Interview With Edie Reynolds

Our second interview is with Edie Reynolds (appearing as Edie Fleeman “Reynolds” on your ballot).  Edie is a candidate for re-election to the board, and was selected because I think her background and advocacy for the shooting sports is much needed.  I took questions that were geared more toward that end.  Like with Scott Bach’s interview, my questions are bold, and her answers italicized.

Knowing your success with smallbore rifle and other rifle based competitive shooting sports, if re-elected to the NRA Board will you put your support behind growing the NRA’s shooting sports programs, such as Action Pistol and the new NRA Three-Gun Competition? Recent data suggests that action-style shooting sports are the fastest growing segments of competitive shooting, and NRA has fallen behind the market’s demand in this area in recent years (although efforts to revive Bianchi Cup seem to be going quite well).

Yes, I will support Action Pistol and Three-Gun competition and will continue to support them.

Our current victory in D.C. v. Heller, and the subsequent effort to get it incorporated, has the potential to open up opportunities to participate in the shooting sports to millions of people who have previously not have the opportunity to become involved.  Given the likely more urban and suburban makeup of this constituency, what kind of shooting activities do you think NRA could encourage in order to capitalize on attracting urban and suburban people to the shooting sports?

I would encourage people who own handguns to obtain safety training and take basic marksmanship skills courses to include concealed carry training.  Some people will want to shoot more and will get into competitive shooting.  While these people are learning, the NRA/Winchester Marksmanship Qualification Program is a great tool to use to reward shooters as their skills improve.  Indoor facilities will be the likely venues and of course air gun can be done just about anywhere.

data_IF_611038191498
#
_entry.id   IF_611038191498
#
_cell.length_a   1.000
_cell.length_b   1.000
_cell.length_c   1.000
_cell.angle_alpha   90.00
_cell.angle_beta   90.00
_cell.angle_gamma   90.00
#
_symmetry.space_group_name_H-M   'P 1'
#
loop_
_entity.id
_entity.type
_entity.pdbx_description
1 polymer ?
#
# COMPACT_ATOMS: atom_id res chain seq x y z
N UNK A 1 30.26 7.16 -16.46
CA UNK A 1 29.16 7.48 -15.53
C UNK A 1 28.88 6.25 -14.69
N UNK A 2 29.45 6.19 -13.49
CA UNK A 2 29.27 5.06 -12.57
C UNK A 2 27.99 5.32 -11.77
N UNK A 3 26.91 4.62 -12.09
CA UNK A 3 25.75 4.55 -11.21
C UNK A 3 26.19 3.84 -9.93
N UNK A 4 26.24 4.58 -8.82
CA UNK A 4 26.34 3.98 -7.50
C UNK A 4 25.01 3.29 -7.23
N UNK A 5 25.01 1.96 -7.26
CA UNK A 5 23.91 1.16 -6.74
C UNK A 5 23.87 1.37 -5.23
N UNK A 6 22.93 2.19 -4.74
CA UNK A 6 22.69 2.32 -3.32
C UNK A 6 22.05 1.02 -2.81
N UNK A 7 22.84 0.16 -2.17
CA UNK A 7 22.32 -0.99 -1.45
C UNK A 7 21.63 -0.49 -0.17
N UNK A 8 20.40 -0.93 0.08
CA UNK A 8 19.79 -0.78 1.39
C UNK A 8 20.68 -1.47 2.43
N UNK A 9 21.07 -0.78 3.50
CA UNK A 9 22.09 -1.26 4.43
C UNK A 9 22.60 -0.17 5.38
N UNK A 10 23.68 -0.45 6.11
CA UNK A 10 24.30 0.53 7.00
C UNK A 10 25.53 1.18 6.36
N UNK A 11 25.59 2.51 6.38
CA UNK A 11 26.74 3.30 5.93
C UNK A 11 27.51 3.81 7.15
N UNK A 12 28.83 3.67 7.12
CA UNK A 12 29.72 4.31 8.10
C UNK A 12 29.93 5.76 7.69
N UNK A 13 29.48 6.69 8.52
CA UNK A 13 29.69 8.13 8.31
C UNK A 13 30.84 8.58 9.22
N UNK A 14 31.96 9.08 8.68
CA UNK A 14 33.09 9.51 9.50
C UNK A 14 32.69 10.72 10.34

With the NRA working alongside the CMP to improve Camp Perry and other sites, why does NRA not work more closely with USAS?

There are many cooperative programs NRA has with USA Shooting.  The NRA/USAS Coach School Program trains people across the country (and Canada too!) to coach beginning shooters in rifle, pistol and shotgun.  NRA’s National Coach Trainers spend many hours at the Olympic Training Center training coaches and training NCDS (National Coach Development Staff – the people who instruct the Coach Schools).  USAS’s Head Coach of the Rifle program offers slots on the National Development Team to the top two individuals with the highest season averages in smallbore and air rifle.  These numbers come from those compiled by NRA’s Collegiate Programs department for All American selection.  The Progressive Position Air Pistol Program gives training to junior shooters and culminates in a jointly-run National Championship.  USAS and NRA agreed recently to the mutual use of one target for indoor smallbore competition.  NRA Clubs that sponsor tournaments do so for both NRA and USAS, using the rules of the respective organizations.  NRA also supplies monetary support to USAS.

The NRA is largely seen by non-shooters as mostly a political organization.  Do you feel NRA needs to do more to promote its shooting sport programs, or do you believe the political battles are essential to the future health of the shooting sports?

Yes, NRA should promote shooting sports programs more.  There has to be somewhat of a balance between the political aspect and the competitive shooting aspect but the priority has to go to the political side because without Second Amendment protection, there is no protection of gun ownership.  Competitive shooting shouldn’t be lost in the shuffle because a right that isn’t exercised isn’t a right.

There’s been some controversy in competition circles about the change in the rules that allow non-NRA members to compete in NRA-registered competitions. There is a concern that it is perhaps not the best way to help promote membership to allow competitors to “free ride” so to speak.  Can you explain the reasoning behind this rule change?

The reason was to allow the Competitive Shooting Division to use non-taxable funds in support of competition at both the regional and national levels.

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